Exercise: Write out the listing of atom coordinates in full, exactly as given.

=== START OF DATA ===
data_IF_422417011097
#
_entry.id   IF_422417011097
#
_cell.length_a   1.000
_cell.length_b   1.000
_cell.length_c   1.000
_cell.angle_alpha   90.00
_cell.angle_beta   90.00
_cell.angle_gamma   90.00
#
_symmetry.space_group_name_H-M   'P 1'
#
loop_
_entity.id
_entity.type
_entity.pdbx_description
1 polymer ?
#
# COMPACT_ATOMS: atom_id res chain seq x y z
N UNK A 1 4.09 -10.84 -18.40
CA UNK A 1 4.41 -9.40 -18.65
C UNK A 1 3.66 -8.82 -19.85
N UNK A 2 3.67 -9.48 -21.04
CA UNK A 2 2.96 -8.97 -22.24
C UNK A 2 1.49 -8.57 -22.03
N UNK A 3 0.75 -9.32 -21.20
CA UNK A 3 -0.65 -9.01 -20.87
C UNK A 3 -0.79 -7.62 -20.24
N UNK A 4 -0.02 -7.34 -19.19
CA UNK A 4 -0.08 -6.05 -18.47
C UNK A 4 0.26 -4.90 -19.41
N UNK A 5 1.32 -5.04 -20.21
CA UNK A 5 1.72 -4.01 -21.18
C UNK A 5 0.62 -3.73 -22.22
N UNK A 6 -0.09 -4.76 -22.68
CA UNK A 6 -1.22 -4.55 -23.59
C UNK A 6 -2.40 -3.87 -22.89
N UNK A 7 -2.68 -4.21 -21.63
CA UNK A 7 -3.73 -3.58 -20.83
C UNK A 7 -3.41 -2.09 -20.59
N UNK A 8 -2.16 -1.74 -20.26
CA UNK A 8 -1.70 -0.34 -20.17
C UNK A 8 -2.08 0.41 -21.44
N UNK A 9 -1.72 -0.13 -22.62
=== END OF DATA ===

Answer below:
data_IF_422417011097
#
_entry.id   IF_422417011097
#
_cell.length_a   1.000
_cell.length_b   1.000
_cell.length_c   1.000
_cell.angle_alpha   90.00
_cell.angle_beta   90.00
_cell.angle_gamma   90.00
#
_symmetry.space_group_name_H-M   'P 1'
#
loop_
_entity.id
_entity.type
_entity.pdbx_description
1 polymer ?
#
# COMPACT_ATOMS: atom_id res chain seq x y z
N UNK A 1 4.09 -10.84 -18.40
CA UNK A 1 4.41 -9.40 -18.65
C UNK A 1 3.66 -8.82 -19.85
N UNK A 2 3.67 -9.48 -21.04
CA UNK A 2 2.96 -8.97 -22.24
C UNK A 2 1.49 -8.57 -22.03
N UNK A 3 0.75 -9.32 -21.20
CA UNK A 3 -0.65 -9.01 -20.87
C UNK A 3 -0.79 -7.62 -20.24
N UNK A 4 -0.02 -7.34 -19.19
CA UNK A 4 -0.08 -6.05 -18.47
C UNK A 4 0.26 -4.90 -19.41
N UNK A 5 1.32 -5.04 -20.21
CA UNK A 5 1.72 -4.01 -21.18
C UNK A 5 0.62 -3.73 -22.22
N UNK A 6 -0.09 -4.76 -22.68
CA UNK A 6 -1.22 -4.55 -23.59
C UNK A 6 -2.40 -3.87 -22.89
N UNK A 7 -2.68 -4.21 -21.63
CA UNK A 7 -3.73 -3.58 -20.83
C UNK A 7 -3.41 -2.09 -20.59
N UNK A 8 -2.16 -1.74 -20.26
CA UNK A 8 -1.70 -0.34 -20.17
C UNK A 8 -2.08 0.41 -21.44
N UNK A 9 -1.72 -0.13 -22.62